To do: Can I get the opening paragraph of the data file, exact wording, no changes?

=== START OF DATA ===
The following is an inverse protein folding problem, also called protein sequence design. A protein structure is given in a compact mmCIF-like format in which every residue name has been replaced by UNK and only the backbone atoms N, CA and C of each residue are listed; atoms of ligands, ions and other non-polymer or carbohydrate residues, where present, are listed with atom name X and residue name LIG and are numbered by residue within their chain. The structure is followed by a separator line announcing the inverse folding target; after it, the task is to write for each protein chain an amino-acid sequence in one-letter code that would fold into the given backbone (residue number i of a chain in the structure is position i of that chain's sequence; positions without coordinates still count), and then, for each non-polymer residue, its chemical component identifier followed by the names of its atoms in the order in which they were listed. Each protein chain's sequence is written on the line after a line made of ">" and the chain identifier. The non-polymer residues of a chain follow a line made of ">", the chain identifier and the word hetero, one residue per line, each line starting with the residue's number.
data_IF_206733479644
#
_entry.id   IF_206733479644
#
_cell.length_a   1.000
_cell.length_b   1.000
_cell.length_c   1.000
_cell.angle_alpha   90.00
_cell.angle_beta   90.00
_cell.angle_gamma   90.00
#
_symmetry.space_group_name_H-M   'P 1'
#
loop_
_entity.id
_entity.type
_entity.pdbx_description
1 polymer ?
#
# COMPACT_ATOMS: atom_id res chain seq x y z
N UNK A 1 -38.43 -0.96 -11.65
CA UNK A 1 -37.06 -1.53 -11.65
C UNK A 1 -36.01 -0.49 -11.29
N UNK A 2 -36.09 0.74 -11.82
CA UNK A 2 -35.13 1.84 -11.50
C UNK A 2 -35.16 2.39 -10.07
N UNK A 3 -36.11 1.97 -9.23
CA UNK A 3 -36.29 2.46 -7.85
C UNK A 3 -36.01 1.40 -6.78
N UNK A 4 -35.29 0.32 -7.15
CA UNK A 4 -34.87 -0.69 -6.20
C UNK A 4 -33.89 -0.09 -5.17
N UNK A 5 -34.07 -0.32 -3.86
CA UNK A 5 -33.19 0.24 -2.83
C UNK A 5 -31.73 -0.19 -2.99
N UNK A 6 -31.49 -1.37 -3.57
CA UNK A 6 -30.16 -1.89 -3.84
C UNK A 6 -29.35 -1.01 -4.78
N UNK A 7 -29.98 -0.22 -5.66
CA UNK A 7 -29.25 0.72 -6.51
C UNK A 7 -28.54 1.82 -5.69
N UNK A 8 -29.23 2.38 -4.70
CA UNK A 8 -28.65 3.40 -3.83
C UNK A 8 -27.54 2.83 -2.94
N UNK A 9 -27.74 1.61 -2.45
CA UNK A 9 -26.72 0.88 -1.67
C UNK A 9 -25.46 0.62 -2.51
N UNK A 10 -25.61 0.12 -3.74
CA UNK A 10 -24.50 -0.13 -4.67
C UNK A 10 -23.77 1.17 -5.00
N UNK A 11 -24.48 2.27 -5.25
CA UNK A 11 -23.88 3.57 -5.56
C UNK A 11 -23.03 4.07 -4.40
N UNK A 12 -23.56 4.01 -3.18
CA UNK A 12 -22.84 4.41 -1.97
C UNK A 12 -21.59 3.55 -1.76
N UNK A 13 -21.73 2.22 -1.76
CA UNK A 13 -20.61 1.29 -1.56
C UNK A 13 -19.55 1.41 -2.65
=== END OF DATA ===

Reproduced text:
The following is an inverse protein folding problem, also called protein sequence design. A protein structure is given in a compact mmCIF-like format in which every residue name has been replaced by UNK and only the backbone atoms N, CA and C of each residue are listed; atoms of ligands, ions and other non-polymer or carbohydrate residues, where present, are listed with atom name X and residue name LIG and are numbered by residue within their chain. The structure is followed by a separator line announcing the inverse folding target; after it, the task is to write for each protein chain an amino-acid sequence in one-letter code that would fold into the given backbone (residue number i of a chain in the structure is position i of that chain's sequence; positions without coordinates still count), and then, for each non-polymer residue, its chemical component identifier followed by the names of its atoms in the order in which they were listed. Each protein chain's sequence is written on the line after a line made of ">" and the chain identifier. The non-polymer residues of a chain follow a line made of ">", the chain identifier and the word hetero, one residue per line, each line starting with the residue's number.